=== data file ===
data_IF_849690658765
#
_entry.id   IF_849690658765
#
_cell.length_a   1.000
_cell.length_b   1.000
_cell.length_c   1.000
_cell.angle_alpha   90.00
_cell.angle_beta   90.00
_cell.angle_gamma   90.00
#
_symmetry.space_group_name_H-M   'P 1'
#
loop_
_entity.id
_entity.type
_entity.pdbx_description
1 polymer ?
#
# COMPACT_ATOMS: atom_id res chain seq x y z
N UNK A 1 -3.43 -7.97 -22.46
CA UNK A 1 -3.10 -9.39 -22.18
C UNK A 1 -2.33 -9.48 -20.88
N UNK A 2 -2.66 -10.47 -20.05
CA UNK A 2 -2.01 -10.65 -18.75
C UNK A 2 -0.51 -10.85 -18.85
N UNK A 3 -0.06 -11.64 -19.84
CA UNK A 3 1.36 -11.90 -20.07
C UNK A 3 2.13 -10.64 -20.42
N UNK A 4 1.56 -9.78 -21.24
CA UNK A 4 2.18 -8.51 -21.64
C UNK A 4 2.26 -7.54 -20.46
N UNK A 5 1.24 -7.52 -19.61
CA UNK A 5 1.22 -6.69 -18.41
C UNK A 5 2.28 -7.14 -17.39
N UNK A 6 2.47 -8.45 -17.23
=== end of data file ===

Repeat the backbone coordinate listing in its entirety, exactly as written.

data_IF_849690658765
#
_entry.id   IF_849690658765
#
_cell.length_a   1.000
_cell.length_b   1.000
_cell.length_c   1.000
_cell.angle_alpha   90.00
_cell.angle_beta   90.00
_cell.angle_gamma   90.00
#
_symmetry.space_group_name_H-M   'P 1'
#
loop_
_entity.id
_entity.type
_entity.pdbx_description
1 polymer ?
#
# COMPACT_ATOMS: atom_id res chain seq x y z
N UNK A 1 -3.43 -7.97 -22.46
CA UNK A 1 -3.10 -9.39 -22.18
C UNK A 1 -2.33 -9.48 -20.88
N UNK A 2 -2.66 -10.47 -20.05
CA UNK A 2 -2.01 -10.65 -18.75
C UNK A 2 -0.51 -10.85 -18.85
N UNK A 3 -0.06 -11.64 -19.84
CA UNK A 3 1.36 -11.90 -20.07
C UNK A 3 2.13 -10.64 -20.42
N UNK A 4 1.56 -9.78 -21.24
CA UNK A 4 2.18 -8.51 -21.64
C UNK A 4 2.26 -7.54 -20.46
N UNK A 5 1.24 -7.52 -19.61
CA UNK A 5 1.22 -6.69 -18.41
C UNK A 5 2.28 -7.14 -17.39
N UNK A 6 2.47 -8.45 -17.23